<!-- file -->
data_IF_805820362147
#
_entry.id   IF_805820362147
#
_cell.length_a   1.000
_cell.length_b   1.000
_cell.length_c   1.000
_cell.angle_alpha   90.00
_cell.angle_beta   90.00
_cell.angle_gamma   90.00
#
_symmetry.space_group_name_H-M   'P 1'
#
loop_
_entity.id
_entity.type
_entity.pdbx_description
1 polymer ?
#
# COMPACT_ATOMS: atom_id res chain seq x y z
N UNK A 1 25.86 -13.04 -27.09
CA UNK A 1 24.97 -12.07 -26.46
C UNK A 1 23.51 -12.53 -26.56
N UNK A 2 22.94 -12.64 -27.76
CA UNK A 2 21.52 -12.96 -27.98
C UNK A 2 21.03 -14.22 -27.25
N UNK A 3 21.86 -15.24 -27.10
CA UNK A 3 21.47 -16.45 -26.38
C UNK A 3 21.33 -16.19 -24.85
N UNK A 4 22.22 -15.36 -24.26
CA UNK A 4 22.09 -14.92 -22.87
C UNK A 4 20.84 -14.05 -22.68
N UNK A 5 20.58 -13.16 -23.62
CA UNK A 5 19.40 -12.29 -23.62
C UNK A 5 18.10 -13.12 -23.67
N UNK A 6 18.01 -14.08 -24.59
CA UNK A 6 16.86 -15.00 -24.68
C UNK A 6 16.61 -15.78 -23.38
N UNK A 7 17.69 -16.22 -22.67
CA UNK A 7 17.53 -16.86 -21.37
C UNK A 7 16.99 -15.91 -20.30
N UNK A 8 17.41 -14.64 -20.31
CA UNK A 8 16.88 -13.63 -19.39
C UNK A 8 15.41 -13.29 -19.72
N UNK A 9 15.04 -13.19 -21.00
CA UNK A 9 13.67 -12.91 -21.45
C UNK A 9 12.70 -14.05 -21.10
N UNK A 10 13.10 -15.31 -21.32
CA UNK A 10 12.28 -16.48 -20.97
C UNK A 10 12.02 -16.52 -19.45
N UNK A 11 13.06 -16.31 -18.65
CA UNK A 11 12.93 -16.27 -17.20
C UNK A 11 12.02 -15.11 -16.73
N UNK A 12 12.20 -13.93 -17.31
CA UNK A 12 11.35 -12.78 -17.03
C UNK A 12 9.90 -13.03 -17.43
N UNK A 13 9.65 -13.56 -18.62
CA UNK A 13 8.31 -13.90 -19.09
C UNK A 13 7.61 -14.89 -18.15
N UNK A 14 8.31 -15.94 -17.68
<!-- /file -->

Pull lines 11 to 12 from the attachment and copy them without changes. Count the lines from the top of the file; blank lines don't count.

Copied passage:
#
_symmetry.space_group_name_H-M   'P 1'